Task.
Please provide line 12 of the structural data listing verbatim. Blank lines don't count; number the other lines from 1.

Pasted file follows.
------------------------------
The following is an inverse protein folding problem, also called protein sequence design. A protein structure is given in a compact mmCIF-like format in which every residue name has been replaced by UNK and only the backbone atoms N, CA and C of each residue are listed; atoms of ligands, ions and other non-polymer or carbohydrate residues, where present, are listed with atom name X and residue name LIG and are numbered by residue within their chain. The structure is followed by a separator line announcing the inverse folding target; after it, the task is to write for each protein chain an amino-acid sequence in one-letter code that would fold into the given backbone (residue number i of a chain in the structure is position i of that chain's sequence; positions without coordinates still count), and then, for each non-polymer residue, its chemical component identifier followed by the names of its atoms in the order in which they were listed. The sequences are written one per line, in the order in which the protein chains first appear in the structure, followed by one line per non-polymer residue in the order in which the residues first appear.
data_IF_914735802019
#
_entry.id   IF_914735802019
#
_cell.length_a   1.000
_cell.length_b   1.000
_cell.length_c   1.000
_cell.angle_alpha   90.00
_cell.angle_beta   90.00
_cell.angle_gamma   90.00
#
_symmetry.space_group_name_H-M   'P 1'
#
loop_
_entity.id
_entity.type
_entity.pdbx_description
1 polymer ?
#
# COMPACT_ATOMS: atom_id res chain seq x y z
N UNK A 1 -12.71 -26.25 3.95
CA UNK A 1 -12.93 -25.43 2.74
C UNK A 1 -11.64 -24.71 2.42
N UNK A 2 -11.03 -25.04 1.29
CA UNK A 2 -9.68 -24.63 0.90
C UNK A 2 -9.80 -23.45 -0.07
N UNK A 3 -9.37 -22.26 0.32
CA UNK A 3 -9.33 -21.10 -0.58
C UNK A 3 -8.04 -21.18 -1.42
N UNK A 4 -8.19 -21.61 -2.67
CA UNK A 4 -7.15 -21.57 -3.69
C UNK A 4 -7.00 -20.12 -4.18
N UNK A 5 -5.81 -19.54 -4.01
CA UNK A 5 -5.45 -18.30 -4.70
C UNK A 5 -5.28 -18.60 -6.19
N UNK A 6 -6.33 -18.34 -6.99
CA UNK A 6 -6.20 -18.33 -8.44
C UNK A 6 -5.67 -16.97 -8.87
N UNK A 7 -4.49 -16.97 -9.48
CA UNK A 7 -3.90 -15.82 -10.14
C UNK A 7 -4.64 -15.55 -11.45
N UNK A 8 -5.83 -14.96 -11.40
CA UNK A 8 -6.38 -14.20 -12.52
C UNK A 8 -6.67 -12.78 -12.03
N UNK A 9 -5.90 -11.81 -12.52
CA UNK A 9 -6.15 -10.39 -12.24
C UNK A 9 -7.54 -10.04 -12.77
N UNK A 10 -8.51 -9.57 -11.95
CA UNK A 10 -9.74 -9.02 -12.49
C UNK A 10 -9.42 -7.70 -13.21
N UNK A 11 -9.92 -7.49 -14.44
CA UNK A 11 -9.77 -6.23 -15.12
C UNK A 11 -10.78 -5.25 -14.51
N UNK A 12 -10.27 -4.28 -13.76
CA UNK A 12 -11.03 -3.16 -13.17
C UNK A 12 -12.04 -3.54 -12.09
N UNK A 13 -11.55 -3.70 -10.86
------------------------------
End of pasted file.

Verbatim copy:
#